Human Biomolecular Atlas Program Update

March 7, 2024

By Paul Nicolaus

March 7, 2024 | The NIH Common Fund Human Biomolecular Atlas Program (HuBMAP) is “trying to map—to create a reference atlas—of the 37 trillion human cells in our body,” explained Katy Börner, a professor of intelligent systems engineering and information science and a lead PI on the mapping component for HuBMAP at Indiana University.  

She and many other HuBMAP researchers are attempting to better understand the connections that exist among cells within tissues or organs and learn how these relationships impact human health. There is interest in discovering how to “best create a latitude-longitude system for the healthy human body,” Börner told Bio-IT World.  

Work is underway on a male and female reference atlas that could help us better understand what is normal when we are healthy and help shed light on how we change as we age or as other bodily changes, such as pregnancy, occur. Rather than mapping a singular human body, however, the underlying idea is to come up with a reference system that works for all. “This is in support of precision health because we want to understand what it means to have healthy bodies, but also, of course, in support of precision medicine,” she said. Similar to the way you can take the human genome and map someone’s genomic sequence to it in order to understand the genetic elements that exist within that person’s genes, it will eventually become possible to use a 3D healthy human reference to learn more about how to live a healthy life and how to treat disease.  

Just as it took a great deal of time and effort to arrive at a latitude-longitude system for Earth, “it will take a similar conceptual breakthrough” to come up with a reference system for the healthy human body that applies to the many people living on our planet, Börner pointed out.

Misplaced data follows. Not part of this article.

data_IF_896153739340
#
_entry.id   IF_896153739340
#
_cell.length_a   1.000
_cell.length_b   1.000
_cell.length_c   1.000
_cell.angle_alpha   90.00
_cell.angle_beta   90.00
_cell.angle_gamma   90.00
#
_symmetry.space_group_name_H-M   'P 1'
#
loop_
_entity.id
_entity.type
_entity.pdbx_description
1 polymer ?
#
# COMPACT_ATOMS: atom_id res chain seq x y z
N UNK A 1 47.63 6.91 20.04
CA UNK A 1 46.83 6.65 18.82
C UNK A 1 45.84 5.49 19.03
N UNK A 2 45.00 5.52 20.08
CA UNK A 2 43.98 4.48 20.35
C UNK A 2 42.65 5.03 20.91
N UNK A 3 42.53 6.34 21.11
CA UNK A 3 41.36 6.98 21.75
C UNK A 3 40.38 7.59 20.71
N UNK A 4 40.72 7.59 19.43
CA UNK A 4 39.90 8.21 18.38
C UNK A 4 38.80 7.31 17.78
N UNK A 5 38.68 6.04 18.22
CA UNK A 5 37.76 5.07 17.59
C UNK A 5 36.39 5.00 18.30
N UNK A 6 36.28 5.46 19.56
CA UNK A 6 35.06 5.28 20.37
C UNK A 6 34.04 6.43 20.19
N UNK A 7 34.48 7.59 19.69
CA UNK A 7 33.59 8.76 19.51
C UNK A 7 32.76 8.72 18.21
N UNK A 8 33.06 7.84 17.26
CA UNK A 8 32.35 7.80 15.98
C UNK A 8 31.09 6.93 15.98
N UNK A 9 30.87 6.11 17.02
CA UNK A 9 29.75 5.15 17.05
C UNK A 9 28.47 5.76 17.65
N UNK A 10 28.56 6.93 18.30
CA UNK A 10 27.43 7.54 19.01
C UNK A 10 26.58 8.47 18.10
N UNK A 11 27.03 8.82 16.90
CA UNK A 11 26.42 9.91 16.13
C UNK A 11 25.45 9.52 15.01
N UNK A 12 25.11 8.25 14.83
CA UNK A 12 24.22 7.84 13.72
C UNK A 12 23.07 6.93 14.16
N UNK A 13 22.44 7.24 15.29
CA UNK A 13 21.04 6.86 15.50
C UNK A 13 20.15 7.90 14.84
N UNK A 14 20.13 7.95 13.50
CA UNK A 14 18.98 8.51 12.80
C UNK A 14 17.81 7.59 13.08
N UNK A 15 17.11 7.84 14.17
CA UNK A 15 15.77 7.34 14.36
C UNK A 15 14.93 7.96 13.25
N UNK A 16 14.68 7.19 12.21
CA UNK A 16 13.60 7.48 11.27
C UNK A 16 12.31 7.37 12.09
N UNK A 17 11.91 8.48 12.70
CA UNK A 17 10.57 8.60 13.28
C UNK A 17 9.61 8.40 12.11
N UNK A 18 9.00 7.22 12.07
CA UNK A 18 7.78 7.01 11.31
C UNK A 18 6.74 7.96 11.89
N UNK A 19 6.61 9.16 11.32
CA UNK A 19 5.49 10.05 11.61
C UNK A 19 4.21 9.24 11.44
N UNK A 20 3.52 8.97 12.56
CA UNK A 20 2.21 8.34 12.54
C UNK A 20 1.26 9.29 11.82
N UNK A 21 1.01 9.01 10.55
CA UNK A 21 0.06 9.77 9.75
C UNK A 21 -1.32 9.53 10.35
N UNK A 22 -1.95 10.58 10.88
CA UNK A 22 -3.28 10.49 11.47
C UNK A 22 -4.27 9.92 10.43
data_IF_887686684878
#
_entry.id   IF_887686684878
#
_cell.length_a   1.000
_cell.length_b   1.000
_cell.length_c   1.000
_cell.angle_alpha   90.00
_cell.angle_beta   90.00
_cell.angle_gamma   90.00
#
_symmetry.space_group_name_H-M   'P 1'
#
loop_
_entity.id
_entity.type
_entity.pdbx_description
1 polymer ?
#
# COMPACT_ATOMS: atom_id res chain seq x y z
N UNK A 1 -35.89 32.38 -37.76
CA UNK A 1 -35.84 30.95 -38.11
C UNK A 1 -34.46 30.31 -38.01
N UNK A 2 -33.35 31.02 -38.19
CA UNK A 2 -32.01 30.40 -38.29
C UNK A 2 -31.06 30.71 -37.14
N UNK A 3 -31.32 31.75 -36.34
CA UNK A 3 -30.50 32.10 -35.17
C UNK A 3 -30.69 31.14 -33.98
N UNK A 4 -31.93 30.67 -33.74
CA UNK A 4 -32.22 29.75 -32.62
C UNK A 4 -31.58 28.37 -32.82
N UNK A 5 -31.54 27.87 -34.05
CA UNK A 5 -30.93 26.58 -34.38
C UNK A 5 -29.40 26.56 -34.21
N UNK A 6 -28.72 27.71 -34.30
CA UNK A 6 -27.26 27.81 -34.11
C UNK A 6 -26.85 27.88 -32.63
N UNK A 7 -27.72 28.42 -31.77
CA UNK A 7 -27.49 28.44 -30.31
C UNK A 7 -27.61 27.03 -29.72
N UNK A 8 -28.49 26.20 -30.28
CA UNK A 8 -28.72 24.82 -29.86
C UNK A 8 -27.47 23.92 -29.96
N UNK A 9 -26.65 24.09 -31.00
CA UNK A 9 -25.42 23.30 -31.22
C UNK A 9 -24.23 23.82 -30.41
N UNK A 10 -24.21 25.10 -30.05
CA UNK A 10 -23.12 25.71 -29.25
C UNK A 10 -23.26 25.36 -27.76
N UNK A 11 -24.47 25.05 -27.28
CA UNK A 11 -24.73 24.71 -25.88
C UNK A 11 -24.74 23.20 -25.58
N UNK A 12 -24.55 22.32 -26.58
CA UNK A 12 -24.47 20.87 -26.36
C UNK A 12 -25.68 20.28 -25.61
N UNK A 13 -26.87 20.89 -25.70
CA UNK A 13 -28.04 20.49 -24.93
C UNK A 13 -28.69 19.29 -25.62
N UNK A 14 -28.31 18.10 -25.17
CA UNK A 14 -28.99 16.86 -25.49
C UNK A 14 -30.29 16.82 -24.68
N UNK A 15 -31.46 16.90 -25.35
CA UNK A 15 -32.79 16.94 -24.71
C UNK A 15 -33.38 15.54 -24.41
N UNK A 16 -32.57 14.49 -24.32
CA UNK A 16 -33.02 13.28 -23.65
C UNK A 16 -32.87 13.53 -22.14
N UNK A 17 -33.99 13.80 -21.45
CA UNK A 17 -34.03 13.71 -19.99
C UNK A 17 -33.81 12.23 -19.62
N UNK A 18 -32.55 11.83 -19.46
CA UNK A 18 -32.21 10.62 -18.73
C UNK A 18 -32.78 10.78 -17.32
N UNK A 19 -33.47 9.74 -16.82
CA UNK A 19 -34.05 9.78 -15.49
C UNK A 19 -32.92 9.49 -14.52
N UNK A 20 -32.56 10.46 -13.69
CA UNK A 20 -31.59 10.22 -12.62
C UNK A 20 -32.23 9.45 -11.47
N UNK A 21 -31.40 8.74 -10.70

Production Phase Underway 

Considering the trillions of cells in an adult human body, “determining the function and relationship among these cells” is a massive undertaking, according to a HuBMAP program snapshot. The HuBMAP consortium comprises various research groups from institutions and universities across the US and the world, divided into several areas of focus based on the type of work being carried out by the teams. And while HuBMAP will not necessarily map out the entire body, it is intended to get the ball rolling and put forth a framework and tools that can help enable more complete mapping in the future.  

The first phase of HuBMAP involved data generation that included both single-cell and spatial datasets, said Michael Angelo, associate professor of pathology at Stanford University and co-director of the HuBMAP steering committee. These efforts involved building out the database infrastructure needed to not only host those datasets, but also have them linked together through a biologically interpretable ontology that would make it possible to look at a single cell type across multiple organs, for example, or choose the demographic of donors and view all organs.